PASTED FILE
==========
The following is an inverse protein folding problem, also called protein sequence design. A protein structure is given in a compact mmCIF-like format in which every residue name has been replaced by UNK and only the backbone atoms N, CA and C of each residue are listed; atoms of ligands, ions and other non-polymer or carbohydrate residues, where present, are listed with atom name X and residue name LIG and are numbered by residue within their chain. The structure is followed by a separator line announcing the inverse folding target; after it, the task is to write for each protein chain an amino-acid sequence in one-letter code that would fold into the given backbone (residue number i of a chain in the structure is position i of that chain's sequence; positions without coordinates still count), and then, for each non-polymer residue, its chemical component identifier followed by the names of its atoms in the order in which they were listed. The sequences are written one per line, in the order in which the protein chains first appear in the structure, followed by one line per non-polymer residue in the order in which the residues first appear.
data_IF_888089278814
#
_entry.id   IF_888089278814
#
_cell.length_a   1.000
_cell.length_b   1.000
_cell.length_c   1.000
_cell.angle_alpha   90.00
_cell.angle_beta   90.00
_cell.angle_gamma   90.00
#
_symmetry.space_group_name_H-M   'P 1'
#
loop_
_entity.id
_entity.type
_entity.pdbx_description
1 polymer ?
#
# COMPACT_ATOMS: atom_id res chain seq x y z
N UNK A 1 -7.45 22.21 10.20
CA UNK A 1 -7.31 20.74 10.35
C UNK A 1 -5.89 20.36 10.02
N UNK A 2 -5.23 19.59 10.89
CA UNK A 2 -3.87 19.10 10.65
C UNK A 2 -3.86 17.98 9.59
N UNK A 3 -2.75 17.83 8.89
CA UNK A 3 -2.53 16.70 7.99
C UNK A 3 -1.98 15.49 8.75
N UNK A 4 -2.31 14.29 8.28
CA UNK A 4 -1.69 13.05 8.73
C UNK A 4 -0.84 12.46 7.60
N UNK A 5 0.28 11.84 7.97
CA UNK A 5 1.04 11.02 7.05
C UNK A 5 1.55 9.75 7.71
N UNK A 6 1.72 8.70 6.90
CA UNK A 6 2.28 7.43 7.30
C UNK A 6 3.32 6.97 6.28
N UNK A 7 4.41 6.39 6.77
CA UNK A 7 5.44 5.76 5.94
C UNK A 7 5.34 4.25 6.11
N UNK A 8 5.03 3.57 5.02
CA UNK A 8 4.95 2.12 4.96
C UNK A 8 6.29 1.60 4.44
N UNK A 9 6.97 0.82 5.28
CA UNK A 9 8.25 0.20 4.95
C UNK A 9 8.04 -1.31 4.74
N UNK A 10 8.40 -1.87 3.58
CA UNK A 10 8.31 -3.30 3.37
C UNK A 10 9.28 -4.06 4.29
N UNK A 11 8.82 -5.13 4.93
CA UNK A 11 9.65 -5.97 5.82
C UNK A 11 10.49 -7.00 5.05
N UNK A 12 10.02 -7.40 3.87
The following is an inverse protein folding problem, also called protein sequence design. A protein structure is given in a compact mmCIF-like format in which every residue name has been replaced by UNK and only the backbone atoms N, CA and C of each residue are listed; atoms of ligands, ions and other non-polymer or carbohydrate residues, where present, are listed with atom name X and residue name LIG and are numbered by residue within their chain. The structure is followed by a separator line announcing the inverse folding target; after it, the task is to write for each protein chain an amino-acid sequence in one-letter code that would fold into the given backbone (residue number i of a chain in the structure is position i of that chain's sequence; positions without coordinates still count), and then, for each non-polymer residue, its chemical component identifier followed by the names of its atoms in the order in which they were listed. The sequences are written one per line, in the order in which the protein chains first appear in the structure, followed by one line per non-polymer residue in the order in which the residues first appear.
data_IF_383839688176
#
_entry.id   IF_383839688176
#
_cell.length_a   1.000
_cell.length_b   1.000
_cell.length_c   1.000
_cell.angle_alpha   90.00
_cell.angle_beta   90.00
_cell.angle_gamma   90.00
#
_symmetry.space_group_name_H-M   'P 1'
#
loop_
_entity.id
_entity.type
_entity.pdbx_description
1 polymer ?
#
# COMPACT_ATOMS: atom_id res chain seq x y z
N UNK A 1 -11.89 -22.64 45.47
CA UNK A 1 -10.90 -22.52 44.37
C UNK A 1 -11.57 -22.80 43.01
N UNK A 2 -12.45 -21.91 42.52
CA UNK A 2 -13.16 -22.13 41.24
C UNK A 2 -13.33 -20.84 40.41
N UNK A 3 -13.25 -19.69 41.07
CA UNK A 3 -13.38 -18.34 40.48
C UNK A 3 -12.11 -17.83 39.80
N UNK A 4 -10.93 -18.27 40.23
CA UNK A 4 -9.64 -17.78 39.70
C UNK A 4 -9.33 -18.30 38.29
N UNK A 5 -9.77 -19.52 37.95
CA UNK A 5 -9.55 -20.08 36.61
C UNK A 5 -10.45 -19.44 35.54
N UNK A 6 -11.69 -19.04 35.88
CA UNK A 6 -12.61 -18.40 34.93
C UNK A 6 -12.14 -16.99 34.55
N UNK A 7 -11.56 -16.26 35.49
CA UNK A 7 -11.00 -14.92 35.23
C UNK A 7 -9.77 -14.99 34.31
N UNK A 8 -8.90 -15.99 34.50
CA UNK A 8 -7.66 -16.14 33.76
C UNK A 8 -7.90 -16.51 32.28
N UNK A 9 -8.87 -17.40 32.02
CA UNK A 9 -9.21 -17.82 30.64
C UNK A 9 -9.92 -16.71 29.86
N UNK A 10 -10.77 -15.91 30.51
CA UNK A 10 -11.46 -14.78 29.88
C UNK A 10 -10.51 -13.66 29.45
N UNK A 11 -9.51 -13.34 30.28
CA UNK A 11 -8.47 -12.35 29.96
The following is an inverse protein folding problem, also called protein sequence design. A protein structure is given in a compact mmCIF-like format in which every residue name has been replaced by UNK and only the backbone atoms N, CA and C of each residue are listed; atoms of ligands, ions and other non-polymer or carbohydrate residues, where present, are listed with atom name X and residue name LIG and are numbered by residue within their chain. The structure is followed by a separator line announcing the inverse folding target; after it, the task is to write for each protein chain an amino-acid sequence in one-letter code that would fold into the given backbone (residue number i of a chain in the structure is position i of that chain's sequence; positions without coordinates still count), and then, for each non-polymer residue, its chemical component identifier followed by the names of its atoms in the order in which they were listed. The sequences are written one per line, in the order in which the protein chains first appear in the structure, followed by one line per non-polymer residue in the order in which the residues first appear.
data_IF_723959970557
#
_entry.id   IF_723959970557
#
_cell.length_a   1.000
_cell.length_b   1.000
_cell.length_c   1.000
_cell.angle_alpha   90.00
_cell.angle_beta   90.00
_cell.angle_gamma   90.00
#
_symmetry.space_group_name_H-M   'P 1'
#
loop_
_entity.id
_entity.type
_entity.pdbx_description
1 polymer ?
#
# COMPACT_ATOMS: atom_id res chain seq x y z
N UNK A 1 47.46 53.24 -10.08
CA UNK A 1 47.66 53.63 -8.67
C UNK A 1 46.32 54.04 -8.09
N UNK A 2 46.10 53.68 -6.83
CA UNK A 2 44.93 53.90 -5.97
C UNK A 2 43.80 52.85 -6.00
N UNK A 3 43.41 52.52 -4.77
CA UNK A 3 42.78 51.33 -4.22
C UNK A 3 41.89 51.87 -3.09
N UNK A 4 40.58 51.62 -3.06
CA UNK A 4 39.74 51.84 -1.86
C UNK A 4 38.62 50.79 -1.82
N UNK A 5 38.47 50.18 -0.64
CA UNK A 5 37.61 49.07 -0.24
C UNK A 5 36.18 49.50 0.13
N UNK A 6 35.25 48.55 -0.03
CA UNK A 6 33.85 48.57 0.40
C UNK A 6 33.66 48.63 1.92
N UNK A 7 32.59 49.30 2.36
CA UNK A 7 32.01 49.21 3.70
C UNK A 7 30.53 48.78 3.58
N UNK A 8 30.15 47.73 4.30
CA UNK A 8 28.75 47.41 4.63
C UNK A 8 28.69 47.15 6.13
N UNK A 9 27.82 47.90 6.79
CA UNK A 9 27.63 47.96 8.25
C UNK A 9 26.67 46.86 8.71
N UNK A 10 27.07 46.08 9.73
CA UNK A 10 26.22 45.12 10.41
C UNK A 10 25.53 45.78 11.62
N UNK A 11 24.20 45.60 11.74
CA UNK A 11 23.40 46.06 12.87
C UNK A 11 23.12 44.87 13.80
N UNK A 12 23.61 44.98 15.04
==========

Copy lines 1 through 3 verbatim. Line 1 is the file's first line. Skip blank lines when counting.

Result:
The following is an inverse protein folding problem, also called protein sequence design. A protein structure is given in a compact mmCIF-like format in which every residue name has been replaced by UNK and only the backbone atoms N, CA and C of each residue are listed; atoms of ligands, ions and other non-polymer or carbohydrate residues, where present, are listed with atom name X and residue name LIG and are numbered by residue within their chain. The structure is followed by a separator line announcing the inverse folding target; after it, the task is to write for each protein chain an amino-acid sequence in one-letter code that would fold into the given backbone (residue number i of a chain in the structure is position i of that chain's sequence; positions without coordinates still count), and then, for each non-polymer residue, its chemical component identifier followed by the names of its atoms in the order in which they were listed. The sequences are written one per line, in the order in which the protein chains first appear in the structure, followed by one line per non-polymer residue in the order in which the residues first appear.
data_IF_888089278814
#